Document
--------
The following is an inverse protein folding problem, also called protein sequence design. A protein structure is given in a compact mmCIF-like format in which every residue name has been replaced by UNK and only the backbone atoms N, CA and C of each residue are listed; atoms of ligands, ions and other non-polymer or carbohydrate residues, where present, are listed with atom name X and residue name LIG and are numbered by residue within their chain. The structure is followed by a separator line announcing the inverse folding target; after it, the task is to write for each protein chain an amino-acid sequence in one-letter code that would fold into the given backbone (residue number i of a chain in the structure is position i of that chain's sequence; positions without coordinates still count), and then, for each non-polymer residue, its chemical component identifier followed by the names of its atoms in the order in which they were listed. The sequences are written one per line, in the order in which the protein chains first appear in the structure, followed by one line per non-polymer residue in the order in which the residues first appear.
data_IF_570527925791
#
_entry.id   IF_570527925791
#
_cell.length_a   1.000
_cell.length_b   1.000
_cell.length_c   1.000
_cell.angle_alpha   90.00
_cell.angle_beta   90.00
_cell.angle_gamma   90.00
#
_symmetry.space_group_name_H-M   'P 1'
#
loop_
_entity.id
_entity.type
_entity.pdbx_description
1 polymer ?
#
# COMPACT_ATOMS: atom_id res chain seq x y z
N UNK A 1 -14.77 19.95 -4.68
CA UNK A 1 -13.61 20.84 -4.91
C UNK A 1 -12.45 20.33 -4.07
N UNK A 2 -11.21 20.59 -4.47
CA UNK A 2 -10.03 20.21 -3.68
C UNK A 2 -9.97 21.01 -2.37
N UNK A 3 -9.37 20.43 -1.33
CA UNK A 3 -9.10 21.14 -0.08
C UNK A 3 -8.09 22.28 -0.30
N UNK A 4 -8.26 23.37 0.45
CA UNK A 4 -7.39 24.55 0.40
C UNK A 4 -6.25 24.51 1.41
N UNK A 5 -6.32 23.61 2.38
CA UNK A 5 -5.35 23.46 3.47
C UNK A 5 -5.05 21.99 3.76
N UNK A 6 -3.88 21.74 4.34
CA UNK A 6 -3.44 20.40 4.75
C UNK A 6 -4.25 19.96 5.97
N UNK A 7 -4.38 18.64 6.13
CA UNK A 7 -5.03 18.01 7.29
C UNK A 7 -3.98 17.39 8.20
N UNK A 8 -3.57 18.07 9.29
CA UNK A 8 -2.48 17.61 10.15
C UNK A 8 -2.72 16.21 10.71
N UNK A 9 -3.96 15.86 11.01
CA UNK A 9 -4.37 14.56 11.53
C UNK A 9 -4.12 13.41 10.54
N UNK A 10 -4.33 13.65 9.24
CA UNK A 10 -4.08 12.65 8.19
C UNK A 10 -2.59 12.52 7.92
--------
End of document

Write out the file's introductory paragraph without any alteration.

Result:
The following is an inverse protein folding problem, also called protein sequence design. A protein structure is given in a compact mmCIF-like format in which every residue name has been replaced by UNK and only the backbone atoms N, CA and C of each residue are listed; atoms of ligands, ions and other non-polymer or carbohydrate residues, where present, are listed with atom name X and residue name LIG and are numbered by residue within their chain. The structure is followed by a separator line announcing the inverse folding target; after it, the task is to write for each protein chain an amino-acid sequence in one-letter code that would fold into the given backbone (residue number i of a chain in the structure is position i of that chain's sequence; positions without coordinates still count), and then, for each non-polymer residue, its chemical component identifier followed by the names of its atoms in the order in which they were listed. The sequences are written one per line, in the order in which the protein chains first appear in the structure, followed by one line per non-polymer residue in the order in which the residues first appear.